She spake and King Leodogran rejoiced, But musing, 'Shall I answer yea or nay?' Doubted, and drowsed, nodded and slept, and saw, Dreaming, a slope of land that ever grew, Field after field, up to a height, the peak Haze-hidden, and thereon a phantom king, Now looming, and now lost; and on the slope The sword rose, the hind fell, the herd was driven, Fire glimpsed; and all the land from roof and rick, In drifts of smoke before a rolling wind, Streamed to the peak, and mingled with the haze And made it thicker; while the phantom king Sent out at times a voice; and here or there Stood one who pointed toward the voice, the rest Slew on and burnt, crying, 'No king of ours, No son of Uther, and no king of ours;' Till with a wink his dream was changed, the haze Descended, and the solid earth became As nothing, but the King stood out in heaven, Crowned. And Leodogran awoke, and sent Ulfius, and Brastias and Bedivere, Back to the court of Arthur answering yea.
Then Arthur charged his warrior whom he loved And honoured most, Sir Lancelot, to ride forth And bring the Queen;—and watched him from the gates: And Lancelot past away among the flowers, (For then was latter April) and returned Among the flowers, in May, with Guinevere. To whom arrived, by Dubric the high saint, Chief of the church in Britain, and before The stateliest of her altar-shrines, the King That morn was married, while in stainless white, The fair beginners of a nobler time, And glorying in their vows and him, his knights Stood around him, and rejoicing in his joy. Far shone the fields of May through open door, The sacred altar blossomed white with May, The Sun of May descended on their King, They gazed on all earth's beauty in their Queen, Rolled incense, and there past along the hymns A voice as of the waters, while the two Sware at the shrine of Christ a deathless love: And Arthur said, 'Behold, thy doom is mine. Let chance what will, I love thee to the death!' To whom the Queen replied with drooping eyes, 'King and my lord, I love thee to the death!' And holy Dubric spread his hands and spake, 'Reign ye, and live and love, and make the world Other, and may thy Queen be one with thee, And all this Order of thy Table Round Fulfil the boundless purpose of their King!'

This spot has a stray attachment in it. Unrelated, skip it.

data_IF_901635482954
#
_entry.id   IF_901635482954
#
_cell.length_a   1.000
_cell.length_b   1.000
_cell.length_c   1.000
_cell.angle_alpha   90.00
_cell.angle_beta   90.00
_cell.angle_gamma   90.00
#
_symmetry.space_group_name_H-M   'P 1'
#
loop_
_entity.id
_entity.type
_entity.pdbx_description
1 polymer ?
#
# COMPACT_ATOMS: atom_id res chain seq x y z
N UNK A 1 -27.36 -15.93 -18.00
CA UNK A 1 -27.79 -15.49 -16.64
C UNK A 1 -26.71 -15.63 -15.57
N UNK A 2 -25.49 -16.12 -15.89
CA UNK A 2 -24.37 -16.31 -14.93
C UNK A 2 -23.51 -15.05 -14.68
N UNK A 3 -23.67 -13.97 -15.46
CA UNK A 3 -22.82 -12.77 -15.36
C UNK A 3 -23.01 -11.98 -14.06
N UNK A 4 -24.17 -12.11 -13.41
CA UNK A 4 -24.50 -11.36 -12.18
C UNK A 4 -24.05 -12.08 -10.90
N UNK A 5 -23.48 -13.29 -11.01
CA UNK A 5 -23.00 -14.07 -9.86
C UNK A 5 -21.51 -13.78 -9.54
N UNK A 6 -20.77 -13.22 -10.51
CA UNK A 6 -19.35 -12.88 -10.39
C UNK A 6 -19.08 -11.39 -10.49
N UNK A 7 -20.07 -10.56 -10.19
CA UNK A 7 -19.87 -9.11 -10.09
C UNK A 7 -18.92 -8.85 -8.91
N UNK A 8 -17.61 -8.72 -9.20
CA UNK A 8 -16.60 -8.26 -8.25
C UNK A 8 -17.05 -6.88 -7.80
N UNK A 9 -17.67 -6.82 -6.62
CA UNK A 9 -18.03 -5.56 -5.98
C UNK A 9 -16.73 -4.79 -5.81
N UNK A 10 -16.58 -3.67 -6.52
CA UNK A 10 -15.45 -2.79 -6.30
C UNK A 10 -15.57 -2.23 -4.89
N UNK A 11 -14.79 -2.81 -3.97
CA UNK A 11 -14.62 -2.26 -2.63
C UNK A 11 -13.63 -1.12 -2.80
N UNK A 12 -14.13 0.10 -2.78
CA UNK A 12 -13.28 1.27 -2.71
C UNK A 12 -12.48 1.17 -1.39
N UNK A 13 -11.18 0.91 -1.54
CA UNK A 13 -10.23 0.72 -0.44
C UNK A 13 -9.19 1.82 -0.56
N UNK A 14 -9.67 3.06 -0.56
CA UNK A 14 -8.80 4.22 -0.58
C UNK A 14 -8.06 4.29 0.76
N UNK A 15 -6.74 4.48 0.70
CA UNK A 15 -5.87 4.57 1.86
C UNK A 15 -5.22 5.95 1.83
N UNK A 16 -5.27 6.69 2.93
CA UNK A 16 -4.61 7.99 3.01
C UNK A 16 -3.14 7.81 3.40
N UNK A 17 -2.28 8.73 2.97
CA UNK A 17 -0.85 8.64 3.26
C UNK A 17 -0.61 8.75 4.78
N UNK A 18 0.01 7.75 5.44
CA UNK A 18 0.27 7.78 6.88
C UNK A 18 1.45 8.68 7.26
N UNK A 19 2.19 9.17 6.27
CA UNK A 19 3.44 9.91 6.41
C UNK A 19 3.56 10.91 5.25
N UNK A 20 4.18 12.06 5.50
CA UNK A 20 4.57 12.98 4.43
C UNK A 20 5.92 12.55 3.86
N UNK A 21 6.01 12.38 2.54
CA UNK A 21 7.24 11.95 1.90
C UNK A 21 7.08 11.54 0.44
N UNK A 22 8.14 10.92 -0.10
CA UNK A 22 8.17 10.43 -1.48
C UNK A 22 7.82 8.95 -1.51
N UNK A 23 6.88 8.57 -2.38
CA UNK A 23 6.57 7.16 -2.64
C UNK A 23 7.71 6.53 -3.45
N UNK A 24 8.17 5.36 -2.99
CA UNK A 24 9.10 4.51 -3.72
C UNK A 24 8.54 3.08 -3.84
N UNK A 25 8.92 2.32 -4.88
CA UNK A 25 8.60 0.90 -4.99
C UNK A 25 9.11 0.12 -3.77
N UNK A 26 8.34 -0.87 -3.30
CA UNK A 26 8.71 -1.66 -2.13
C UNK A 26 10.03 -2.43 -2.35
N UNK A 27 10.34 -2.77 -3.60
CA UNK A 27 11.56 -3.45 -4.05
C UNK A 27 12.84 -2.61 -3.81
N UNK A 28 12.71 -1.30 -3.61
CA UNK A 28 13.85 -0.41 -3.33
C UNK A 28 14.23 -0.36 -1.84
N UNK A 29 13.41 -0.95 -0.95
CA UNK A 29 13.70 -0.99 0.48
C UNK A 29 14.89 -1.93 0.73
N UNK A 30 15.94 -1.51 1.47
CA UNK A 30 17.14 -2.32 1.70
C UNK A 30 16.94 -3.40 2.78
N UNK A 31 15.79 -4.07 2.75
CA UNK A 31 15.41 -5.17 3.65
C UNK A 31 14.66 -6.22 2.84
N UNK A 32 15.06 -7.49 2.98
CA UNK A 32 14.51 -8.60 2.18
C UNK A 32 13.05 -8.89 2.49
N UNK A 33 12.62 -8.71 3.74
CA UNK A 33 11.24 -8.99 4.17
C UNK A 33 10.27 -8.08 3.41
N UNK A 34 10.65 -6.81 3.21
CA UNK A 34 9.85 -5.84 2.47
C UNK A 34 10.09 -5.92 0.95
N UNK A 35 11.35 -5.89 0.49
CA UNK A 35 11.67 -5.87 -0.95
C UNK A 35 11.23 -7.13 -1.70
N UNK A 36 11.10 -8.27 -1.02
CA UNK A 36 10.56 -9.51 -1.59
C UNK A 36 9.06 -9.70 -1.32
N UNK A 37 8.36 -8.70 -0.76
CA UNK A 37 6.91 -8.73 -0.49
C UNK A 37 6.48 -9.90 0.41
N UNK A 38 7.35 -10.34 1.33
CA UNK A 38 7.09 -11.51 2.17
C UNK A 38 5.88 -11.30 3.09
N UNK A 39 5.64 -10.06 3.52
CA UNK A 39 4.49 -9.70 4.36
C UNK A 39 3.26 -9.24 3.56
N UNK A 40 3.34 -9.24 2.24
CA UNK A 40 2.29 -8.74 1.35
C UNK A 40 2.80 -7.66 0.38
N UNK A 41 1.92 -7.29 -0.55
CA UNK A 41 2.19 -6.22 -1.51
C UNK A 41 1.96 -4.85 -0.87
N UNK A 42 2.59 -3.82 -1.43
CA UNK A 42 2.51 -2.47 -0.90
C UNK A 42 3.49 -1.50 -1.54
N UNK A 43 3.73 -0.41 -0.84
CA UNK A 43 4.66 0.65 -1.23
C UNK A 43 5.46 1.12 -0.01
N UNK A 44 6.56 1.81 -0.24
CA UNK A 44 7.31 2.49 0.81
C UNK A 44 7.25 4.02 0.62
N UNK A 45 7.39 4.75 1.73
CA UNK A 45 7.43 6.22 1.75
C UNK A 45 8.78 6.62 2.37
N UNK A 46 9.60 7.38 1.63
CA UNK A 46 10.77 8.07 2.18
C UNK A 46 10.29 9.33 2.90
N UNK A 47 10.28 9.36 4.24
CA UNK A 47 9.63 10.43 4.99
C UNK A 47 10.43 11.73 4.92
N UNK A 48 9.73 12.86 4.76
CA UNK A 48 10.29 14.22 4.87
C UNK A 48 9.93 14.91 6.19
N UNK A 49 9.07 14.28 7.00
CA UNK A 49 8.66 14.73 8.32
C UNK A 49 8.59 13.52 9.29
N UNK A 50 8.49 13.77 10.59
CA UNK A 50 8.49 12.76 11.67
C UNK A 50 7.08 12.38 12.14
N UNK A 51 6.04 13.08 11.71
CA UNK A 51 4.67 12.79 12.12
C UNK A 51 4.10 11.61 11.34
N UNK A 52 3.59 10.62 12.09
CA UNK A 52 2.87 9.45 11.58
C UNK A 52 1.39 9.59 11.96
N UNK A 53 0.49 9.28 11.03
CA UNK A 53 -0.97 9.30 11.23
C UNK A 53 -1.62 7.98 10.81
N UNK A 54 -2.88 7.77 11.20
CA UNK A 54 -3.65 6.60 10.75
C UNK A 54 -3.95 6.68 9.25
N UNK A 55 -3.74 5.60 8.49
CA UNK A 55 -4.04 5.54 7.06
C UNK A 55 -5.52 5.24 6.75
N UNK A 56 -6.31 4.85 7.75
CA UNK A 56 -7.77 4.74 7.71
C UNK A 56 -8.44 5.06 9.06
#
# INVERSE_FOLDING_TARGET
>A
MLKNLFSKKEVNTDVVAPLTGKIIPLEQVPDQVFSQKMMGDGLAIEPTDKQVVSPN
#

So Dubric said; but when they left the shrine Great Lords from Rome before the portal stood, In scornful stillness gazing as they past; Then while they paced a city all on fire With sun and cloth of gold, the trumpets blew, And Arthur's knighthood sang before the King:—
'Blow, trumpet, for the world is white with May; Blow trumpet, the long night hath rolled away! Blow through the living world—"Let the King reign."
'Shall Rome or Heathen rule in Arthur's realm? Flash brand and lance, fall battleaxe upon helm, Fall battleaxe, and flash brand! Let the King reign.
'Strike for the King and live! his knights have heard That God hath told the King a secret word. Fall battleaxe, and flash brand! Let the King reign.